Flicker or Flourish

Flicker or Flourish

At a time when democracy has lost its cache all around the world including in America, Zimbabwe today blinked a glimmer of freedom. We’re all on pins and needles wondering if that blink will flicker or flourish.

As promised at 3 p.m. Harare time today, the Zimbabwe election commission began announcing the results of yesterday’s election, but they did not include the all-important presidential race. The commission has until Saturday to announce those results. The opposition claims the delay indicates rigging and suggests violence if they are not proclaimed the winner.

If peace holds and the losers accept defeat or a run-off election, it will absolutely mark the turning point of a belabored society that has been mired for almost 140 years in a sickly mix of colonialism, racism, and post-colonial trauma disorder that led to totalitarianism.

The only ism Zimbabwe hasn’t tried in its troubled history is pluralism otherwise known as democracy. That’s what’s on the table today. By Saturday we’ll know if it’s still there.

Like all of Africa’s countries but one (Ethiopia), Zimbabwe was colonized by an outside power, Britain. Its particular colonial history, though, was especially egregious because for a number of years it was ruled by a single autocratic white man, Cecil Rhodes.

Britain’s colonial mission was defined by the “Three C’s: civilization, commerce and Christianity” – a concept first proffered by Livingstone and which garnered so much public support in Britain governments had no choice but to adopt it.

One of Britain’s policies for promulgating its colonial mission was to encourage Brits to homestead in Africa. Just being a citizen of Britain was enough to get hundreds sometimes thousands of acres of beautiful African land. Thousands of years of successful societies that shared land was discarded as an ignorant approach to development in a modern world.

Those communities were stiffed. Their land was expropriated for the intelligent white man: the bane of colonization. The theory, of course, was that once the African was appropriately developed the correct use of communal land would render such a bounty of resources, that Africans would become richer and happier than ever.

This may seem harsh but it in theory it might have been just, but we’ll never know, because neither Britain or any of the other colonial powers had the staying power or capital to see to the end these lofty if arrogant missions. Educating the African, building the continent’s roads, railways and dams all came to a sudden halt with World War I. Nothing was completed. Everything was abandoned half-built.

The World Wars destroyed any chance of seeing colonization through to its imagined end. In a blink the colonial powers diverted all the resources that had been allocated to Africa to rebuilding themselves. “Independence” which had been envisioned towards the end of the Century was now offered immediately. Colonization died incomplete and controversial.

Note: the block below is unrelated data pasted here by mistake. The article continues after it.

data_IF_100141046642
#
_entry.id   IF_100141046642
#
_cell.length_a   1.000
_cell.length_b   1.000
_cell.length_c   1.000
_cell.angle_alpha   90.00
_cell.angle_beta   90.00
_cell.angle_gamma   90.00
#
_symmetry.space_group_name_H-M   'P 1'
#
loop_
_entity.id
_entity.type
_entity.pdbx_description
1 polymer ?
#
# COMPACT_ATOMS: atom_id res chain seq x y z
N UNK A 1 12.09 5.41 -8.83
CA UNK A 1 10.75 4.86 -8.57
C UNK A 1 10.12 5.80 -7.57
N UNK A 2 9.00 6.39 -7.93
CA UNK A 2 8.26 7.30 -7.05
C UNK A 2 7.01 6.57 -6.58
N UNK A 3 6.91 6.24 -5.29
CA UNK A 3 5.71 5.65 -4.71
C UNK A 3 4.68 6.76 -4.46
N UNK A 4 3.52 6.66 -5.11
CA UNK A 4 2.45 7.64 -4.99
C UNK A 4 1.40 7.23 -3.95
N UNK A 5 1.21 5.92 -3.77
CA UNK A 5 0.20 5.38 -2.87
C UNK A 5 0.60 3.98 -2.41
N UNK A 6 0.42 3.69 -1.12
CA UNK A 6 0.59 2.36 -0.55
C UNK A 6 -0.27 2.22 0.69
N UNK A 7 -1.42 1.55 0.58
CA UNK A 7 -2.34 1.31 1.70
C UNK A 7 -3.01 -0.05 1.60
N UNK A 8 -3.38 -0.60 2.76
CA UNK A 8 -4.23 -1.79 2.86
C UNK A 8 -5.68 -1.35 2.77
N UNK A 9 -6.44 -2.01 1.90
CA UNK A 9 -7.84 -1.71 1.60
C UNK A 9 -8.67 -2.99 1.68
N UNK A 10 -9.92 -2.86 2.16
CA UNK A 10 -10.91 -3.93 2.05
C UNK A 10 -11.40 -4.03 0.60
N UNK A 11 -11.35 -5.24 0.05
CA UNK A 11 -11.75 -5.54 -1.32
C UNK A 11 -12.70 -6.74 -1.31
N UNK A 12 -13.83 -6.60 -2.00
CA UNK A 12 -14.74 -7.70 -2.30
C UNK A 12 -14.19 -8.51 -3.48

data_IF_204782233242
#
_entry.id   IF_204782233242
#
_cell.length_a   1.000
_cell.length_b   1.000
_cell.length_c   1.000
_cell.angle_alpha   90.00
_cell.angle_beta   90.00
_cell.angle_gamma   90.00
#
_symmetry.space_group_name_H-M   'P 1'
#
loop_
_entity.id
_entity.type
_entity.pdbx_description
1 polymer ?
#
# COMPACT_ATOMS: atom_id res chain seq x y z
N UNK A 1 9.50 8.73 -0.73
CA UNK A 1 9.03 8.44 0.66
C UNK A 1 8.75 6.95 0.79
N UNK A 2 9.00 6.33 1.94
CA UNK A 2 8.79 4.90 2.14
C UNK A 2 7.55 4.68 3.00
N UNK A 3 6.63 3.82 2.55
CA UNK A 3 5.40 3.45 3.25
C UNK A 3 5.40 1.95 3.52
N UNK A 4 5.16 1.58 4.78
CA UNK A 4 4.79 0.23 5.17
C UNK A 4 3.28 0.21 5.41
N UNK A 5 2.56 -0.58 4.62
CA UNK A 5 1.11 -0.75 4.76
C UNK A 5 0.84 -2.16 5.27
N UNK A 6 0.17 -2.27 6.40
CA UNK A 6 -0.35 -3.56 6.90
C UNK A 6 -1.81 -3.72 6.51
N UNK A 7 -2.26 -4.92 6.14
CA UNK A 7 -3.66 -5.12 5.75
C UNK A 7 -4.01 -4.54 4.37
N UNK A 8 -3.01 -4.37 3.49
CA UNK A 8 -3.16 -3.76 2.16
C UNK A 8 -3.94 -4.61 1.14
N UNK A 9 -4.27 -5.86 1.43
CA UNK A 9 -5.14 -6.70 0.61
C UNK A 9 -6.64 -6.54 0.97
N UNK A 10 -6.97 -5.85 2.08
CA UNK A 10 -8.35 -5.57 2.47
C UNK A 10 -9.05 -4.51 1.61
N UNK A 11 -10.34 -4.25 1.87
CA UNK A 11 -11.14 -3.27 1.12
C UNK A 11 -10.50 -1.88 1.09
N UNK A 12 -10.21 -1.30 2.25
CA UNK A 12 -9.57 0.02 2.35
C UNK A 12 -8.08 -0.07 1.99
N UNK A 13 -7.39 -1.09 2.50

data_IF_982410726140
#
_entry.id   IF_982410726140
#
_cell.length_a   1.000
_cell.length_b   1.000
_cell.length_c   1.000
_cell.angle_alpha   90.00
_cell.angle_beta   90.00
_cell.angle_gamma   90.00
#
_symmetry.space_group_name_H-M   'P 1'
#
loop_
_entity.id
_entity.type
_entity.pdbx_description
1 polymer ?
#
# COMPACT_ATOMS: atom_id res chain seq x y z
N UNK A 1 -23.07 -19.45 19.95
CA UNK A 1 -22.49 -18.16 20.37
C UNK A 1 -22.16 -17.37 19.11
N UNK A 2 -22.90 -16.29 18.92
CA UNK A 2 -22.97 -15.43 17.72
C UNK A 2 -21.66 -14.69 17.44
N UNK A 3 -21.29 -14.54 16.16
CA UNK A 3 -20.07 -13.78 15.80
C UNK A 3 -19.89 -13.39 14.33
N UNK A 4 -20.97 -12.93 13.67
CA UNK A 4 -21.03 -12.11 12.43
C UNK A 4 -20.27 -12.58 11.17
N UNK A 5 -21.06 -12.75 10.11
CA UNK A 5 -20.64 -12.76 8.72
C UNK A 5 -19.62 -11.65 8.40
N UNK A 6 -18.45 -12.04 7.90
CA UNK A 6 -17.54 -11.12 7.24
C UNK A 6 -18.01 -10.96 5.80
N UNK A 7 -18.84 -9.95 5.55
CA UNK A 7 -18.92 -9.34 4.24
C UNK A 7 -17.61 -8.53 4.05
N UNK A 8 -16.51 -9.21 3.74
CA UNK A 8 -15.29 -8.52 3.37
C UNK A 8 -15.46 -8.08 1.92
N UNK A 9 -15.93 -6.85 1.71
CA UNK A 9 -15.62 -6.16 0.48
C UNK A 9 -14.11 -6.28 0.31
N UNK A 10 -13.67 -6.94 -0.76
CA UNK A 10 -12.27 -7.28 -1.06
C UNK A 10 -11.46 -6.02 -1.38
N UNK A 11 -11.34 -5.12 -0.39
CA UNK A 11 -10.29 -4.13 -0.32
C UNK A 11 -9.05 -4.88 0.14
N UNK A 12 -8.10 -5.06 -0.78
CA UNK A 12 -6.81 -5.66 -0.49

Even so Zimbabwe was unique among African colonies. Its first colonial ruler was actually not some benevolent power, but a single racist zealot, Cecil Rhodes. Britain actually supported Rhodes’ autocracy for a time, and you can imagine how that inflamed existing racial tensions. The tribal atrocities committed in Zimbabwe, right into modern times, are historically gruesome.

Almost all the former African colonies transited to one-man, one-vote in the 1960s and 1970s, but Rhodesia did not. (Few actually became ‘democratic.’ Even today less than half of Africa’s countries can by most measures be considered democratic.)

The white population of Zimbabwe, progeny of British homesteaders and South African immigrants, took control in 1965 in a successful armed revolt against Britain. Britain could obviously have put down the rebellion, but it chose not to. Apartheid South Africa supported UDI (Unilateral Declaration of Independent) and were Britain to have seriously fought it might have started a second war with South Africa. Brits were worried that Rhodesia could become their Vietnam.

So less than one-tenth of the population of Rhodesia became the ruling class. There wasn’t even real democracy among those whites, as the politics was tightly controlled by a small ruling elite. A sort of “Syrian democracy.”

And it wasn’t just democratic Britain that refused to intervene. America actually supported the regime, as did a number of European countries.

Finally, though, Britain negotiated a deal as the never-ending civil war in the country began to take its toll on the whites. The deal was for the first ten years of a “free” Zimbabwe, 1980-1990. The whites which then composed only a sixteenth of the population were given veto power in one of the two new legislative chambers, enough to prevent any fundamental changes to the new constitution.

That constitution enshrined many white privileges such as ownership of businesses and control of natural resources. This was a sort of Roman democracy. It didn’t work, either.

When that ten years ended Robert Mugabe wasted little time in consolidating power. Within another decade he had become one of Africa’s most notorious dictators. Democracy totally extinguished.

So Zimbabwe has tried all sorts of government. None has lasted; none has worked.

The Zimbabweans who voted yesterday are mostly fourth and fifth generations of settlers and native peoples. Their family histories transcend the troubled and disturbed politics of more than 140 years. Their deep knowledge of their country is basically of what went wrong.

Will they now try democracy?